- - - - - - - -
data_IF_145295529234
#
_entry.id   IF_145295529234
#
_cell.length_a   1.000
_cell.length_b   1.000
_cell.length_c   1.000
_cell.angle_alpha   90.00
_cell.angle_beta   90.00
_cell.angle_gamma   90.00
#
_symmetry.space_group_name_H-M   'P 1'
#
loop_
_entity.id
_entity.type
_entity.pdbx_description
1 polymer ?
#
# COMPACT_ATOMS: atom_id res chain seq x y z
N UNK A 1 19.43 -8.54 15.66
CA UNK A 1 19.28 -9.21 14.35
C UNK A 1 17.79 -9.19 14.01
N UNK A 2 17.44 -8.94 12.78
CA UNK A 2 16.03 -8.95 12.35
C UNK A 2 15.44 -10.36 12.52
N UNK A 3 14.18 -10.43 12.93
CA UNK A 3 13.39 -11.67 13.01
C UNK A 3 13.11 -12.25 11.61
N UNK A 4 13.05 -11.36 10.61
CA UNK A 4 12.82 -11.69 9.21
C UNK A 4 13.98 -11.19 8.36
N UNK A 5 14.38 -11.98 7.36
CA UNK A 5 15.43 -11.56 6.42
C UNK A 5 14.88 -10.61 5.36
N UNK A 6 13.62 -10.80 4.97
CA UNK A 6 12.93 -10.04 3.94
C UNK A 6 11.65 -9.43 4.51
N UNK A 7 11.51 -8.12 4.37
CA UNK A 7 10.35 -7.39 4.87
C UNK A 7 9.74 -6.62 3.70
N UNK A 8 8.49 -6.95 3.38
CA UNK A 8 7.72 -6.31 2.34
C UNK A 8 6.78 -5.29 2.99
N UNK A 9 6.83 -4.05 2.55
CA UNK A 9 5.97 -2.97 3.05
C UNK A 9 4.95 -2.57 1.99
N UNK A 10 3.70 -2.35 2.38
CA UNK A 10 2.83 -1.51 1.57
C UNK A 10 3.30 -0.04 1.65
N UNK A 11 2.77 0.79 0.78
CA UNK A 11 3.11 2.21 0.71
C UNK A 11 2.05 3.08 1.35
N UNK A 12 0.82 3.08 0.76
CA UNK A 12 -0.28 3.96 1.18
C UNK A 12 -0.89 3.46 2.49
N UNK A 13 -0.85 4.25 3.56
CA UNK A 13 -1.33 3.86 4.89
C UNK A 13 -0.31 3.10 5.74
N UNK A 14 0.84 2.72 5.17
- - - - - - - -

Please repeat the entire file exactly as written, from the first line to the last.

data_IF_145295529234
#
_entry.id   IF_145295529234
#
_cell.length_a   1.000
_cell.length_b   1.000
_cell.length_c   1.000
_cell.angle_alpha   90.00
_cell.angle_beta   90.00
_cell.angle_gamma   90.00
#
_symmetry.space_group_name_H-M   'P 1'
#
loop_
_entity.id
_entity.type
_entity.pdbx_description
1 polymer ?
#
# COMPACT_ATOMS: atom_id res chain seq x y z
N UNK A 1 19.43 -8.54 15.66
CA UNK A 1 19.28 -9.21 14.35
C UNK A 1 17.79 -9.19 14.01
N UNK A 2 17.44 -8.94 12.78
CA UNK A 2 16.03 -8.95 12.35
C UNK A 2 15.44 -10.36 12.52
N UNK A 3 14.18 -10.43 12.93
CA UNK A 3 13.39 -11.67 13.01
C UNK A 3 13.11 -12.25 11.61
N UNK A 4 13.05 -11.36 10.61
CA UNK A 4 12.82 -11.69 9.21
C UNK A 4 13.98 -11.19 8.36
N UNK A 5 14.38 -11.98 7.36
CA UNK A 5 15.43 -11.56 6.42
C UNK A 5 14.88 -10.61 5.36
N UNK A 6 13.62 -10.80 4.97
CA UNK A 6 12.93 -10.04 3.94
C UNK A 6 11.65 -9.43 4.51
N UNK A 7 11.51 -8.12 4.37
CA UNK A 7 10.35 -7.39 4.87
C UNK A 7 9.74 -6.62 3.70
N UNK A 8 8.49 -6.95 3.38
CA UNK A 8 7.72 -6.31 2.34
C UNK A 8 6.78 -5.29 2.99
N UNK A 9 6.83 -4.05 2.55
CA UNK A 9 5.97 -2.97 3.05
C UNK A 9 4.95 -2.57 1.99
N UNK A 10 3.70 -2.35 2.38
CA UNK A 10 2.83 -1.51 1.57
C UNK A 10 3.30 -0.04 1.65
N UNK A 11 2.77 0.79 0.78
CA UNK A 11 3.11 2.21 0.71
C UNK A 11 2.05 3.08 1.35
N UNK A 12 0.82 3.08 0.76
CA UNK A 12 -0.28 3.96 1.18
C UNK A 12 -0.89 3.46 2.49
N UNK A 13 -0.85 4.25 3.56
CA UNK A 13 -1.33 3.86 4.89
C UNK A 13 -0.31 3.10 5.74
N UNK A 14 0.84 2.72 5.17